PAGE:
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Free, publiclyaccessible full text available January 1, 2024

Free, publiclyaccessible full text available October 1, 2023

The modes of Pacific decadalscale variability (PDV), traditionally defined as statistical patterns of variance, reflect to first order the ocean's integration (i.e., reddening) of atmospheric forcing that arises from both a shift and a change in strength of the climatological (timemean) atmospheric circulation. While these patterns concisely describe PDV, they do not distinguish among the key dynamical processes driving the evolution of PDV anomalies, including atmospheric and ocean teleconnections and coupled feedbacks with similar spatial structures that operate on different timescales. In this review, we synthesize past analysis using an empirical dynamical model constructed from monthly ocean surface anomalies drawn from several reanalysis products, showing that the PDV modes of variance result from two fundamental lowfrequency dynamical eigenmodes: the North Pacific–central Pacific (NPCP) and Kuroshio–Oyashio Extension (KOE) modes. Both eigenmodes highlight how twoway tropical–extratropical teleconnection dynamics are the primary mechanisms energizing and synchronizing the basinscale footprint of PDV. While the NPCP mode captures interannual to decadalscale variability, the KOE mode is linked to the basinscale expression of PDV on decadal to multidecadal timescales, including contributions from the South Pacific.Free, publiclyaccessible full text available January 16, 2024

In multiobjective search, edges are annotated with cost vectors consisting of multiple cost components. A path dominates another path with the same start and goal vertices iff the componentwise sum of the cost vectors of the edges of the former path is 'less than' the componentwise sum of the cost vectors of the edges of the latter path. The Paretooptimal solution set is the set of all undominated paths from a given start vertex to a given goal vertex. Its size can be exponential in the size of the graph being searched, which makes multiobjective search timeconsuming. In this paper, we therefore study how to find an approximate Paretooptimal solution set for a userprovided vector of approximation factors. The size of such a solution set can be significantly smaller than the size of the Paretooptimal solution set, which enables the design of approximate multiobjective search algorithms that are efficient and produce small solution sets. We present such an algorithm in this paper, called A*pex. A*pex builds on PPA*, a stateoftheart approximate biobjective search algorithm (where there are only two cost components) but (1) makes PPA* more efficient for biobjective search and (2) generalizes it to multiobjective search for any numbermore »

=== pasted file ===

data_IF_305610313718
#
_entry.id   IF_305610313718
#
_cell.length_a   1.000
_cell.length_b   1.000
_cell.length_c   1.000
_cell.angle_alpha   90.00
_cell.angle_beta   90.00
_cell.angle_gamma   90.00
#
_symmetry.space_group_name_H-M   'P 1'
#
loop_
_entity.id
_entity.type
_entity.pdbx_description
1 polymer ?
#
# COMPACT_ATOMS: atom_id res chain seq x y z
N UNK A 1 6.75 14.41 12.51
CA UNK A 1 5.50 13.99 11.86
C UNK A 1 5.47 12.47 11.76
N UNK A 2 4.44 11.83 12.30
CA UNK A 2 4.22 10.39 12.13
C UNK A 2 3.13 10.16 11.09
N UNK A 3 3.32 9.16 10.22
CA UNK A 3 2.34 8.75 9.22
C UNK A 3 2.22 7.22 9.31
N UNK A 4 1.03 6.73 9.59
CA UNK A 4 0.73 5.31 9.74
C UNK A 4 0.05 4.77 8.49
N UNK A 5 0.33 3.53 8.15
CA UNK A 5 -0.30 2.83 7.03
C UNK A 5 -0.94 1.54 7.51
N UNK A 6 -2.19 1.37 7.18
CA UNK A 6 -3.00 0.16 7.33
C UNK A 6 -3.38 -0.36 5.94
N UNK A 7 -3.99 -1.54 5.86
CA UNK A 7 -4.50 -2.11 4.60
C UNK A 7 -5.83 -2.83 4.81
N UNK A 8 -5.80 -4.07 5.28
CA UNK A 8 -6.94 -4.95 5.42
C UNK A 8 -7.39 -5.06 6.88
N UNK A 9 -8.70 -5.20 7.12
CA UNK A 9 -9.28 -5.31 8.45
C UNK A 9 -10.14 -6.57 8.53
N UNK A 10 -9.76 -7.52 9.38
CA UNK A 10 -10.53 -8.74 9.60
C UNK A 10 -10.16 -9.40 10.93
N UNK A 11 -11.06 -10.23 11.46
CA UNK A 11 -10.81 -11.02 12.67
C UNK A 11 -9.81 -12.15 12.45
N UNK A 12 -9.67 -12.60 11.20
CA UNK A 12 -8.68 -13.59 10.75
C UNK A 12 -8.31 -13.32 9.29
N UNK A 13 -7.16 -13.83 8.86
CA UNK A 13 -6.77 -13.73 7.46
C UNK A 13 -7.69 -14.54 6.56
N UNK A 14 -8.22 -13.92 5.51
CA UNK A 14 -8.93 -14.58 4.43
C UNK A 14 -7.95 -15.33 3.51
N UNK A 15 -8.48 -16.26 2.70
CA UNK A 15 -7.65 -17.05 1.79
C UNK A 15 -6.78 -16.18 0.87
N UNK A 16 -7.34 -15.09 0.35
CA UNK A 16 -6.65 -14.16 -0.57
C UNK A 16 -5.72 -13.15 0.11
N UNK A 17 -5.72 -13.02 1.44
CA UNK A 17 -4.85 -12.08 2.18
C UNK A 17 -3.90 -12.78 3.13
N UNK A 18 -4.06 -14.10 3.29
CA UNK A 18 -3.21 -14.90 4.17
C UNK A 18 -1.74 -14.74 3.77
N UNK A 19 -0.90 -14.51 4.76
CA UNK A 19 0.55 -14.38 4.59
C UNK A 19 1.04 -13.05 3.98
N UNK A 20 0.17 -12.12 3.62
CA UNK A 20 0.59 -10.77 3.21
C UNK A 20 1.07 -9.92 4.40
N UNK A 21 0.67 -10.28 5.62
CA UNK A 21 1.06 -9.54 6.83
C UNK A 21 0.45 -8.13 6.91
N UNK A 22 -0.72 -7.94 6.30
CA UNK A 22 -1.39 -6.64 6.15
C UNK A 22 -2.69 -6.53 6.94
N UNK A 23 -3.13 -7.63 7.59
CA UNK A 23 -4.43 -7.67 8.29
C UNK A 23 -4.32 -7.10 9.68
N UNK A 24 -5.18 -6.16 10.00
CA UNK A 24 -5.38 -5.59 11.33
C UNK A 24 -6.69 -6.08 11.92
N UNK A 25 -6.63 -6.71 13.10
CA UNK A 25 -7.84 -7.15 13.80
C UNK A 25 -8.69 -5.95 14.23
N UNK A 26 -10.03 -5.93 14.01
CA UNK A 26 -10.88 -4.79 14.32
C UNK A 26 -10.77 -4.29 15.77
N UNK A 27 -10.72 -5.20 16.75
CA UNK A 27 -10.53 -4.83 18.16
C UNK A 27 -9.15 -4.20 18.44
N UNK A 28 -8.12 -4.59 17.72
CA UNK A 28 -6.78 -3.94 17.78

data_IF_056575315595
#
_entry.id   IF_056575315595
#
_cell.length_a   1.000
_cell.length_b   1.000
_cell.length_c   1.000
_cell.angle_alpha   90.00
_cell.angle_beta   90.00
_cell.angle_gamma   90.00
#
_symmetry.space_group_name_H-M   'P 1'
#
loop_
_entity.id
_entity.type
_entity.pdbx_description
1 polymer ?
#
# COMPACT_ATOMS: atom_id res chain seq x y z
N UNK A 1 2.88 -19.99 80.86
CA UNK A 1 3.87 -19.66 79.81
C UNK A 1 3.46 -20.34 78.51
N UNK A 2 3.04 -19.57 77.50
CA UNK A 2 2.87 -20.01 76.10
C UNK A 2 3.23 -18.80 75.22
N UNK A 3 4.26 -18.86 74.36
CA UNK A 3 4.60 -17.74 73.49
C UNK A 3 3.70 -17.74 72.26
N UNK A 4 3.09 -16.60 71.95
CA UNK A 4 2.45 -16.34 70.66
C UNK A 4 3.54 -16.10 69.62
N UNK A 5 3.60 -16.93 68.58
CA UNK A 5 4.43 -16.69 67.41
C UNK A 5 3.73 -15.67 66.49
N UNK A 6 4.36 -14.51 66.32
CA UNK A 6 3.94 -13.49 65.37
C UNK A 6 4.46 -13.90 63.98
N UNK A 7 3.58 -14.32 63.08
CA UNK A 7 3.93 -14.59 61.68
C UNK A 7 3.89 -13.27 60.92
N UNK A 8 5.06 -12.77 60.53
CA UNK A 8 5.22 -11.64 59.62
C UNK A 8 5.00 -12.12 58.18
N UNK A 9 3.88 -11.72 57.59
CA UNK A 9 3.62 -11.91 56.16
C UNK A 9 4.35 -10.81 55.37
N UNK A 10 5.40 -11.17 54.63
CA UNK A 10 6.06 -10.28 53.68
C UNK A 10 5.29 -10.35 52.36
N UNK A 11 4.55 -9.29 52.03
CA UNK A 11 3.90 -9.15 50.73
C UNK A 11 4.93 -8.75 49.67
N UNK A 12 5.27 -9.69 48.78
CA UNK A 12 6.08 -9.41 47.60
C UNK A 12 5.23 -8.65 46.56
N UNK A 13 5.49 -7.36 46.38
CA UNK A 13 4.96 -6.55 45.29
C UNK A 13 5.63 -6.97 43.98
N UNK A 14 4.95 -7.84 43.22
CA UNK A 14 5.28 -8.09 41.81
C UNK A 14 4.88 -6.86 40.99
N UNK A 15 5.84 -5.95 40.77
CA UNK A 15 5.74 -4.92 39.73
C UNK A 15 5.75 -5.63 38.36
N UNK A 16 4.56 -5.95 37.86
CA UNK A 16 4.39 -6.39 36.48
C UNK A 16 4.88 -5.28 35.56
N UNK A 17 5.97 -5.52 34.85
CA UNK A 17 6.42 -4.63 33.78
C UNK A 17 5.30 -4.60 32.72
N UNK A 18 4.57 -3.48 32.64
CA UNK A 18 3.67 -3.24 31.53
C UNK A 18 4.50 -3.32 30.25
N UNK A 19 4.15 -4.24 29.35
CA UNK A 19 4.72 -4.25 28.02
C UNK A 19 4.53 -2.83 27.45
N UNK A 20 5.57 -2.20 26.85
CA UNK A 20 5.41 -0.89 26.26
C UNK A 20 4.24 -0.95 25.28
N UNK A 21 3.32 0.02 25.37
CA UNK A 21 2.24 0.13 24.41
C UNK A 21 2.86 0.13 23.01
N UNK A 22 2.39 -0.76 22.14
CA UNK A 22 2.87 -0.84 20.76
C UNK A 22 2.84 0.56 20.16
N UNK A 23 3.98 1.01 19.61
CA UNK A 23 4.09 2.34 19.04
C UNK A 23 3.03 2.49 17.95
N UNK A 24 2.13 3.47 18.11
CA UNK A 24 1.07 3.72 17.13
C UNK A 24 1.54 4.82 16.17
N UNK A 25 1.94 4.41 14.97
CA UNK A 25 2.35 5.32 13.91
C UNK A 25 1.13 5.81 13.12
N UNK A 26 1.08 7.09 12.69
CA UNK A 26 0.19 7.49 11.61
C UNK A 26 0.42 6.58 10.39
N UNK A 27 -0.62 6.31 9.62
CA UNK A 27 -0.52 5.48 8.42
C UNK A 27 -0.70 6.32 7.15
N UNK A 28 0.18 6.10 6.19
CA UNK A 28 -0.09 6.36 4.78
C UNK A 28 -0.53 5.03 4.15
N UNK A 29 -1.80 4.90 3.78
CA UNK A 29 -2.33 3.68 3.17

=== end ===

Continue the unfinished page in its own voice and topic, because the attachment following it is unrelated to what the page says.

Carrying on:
The Paretooptimal frontier for a biobjective search problem instance consists of all solutions that are not worse than any other solution in both objectives. The size of the Paretooptimal frontier can be exponential in the size of the input graph, and hence finding it can be hard. Some existing works leverage a userspecified approximation factor ε to compute an approximate Paretooptimal frontier that can be significantly smaller than the Paretooptimal frontier. In this paper, we propose an anytime approximate biobjective search algorithm, called Anytime BiObjective A*ε (ABOA*ε). ABOA*ε is useful when deliberation time is limited. It first finds an approximate Paretooptimal frontier quickly, iteratively improves it while time allows, and eventually finds the Paretooptimal frontier. It efficiently reuses the search effort from previous iterations and makes use of a novel pruning technique. Our experimental results show that ABOA*ε substantially outperforms baseline algorithms that do not reuse previous search effort, both in terms of runtime and number of node expansions. In fact, the most advanced variant of ABOA*ε even slightly outperforms BOA*, a stateoftheart biobjective search algorithm, for finding the Paretooptimal frontier. Moreover, given only a limited amount of deliberation time, ABOA*ε finds solutions that collectively approximate the Paretooptimal frontier muchmore »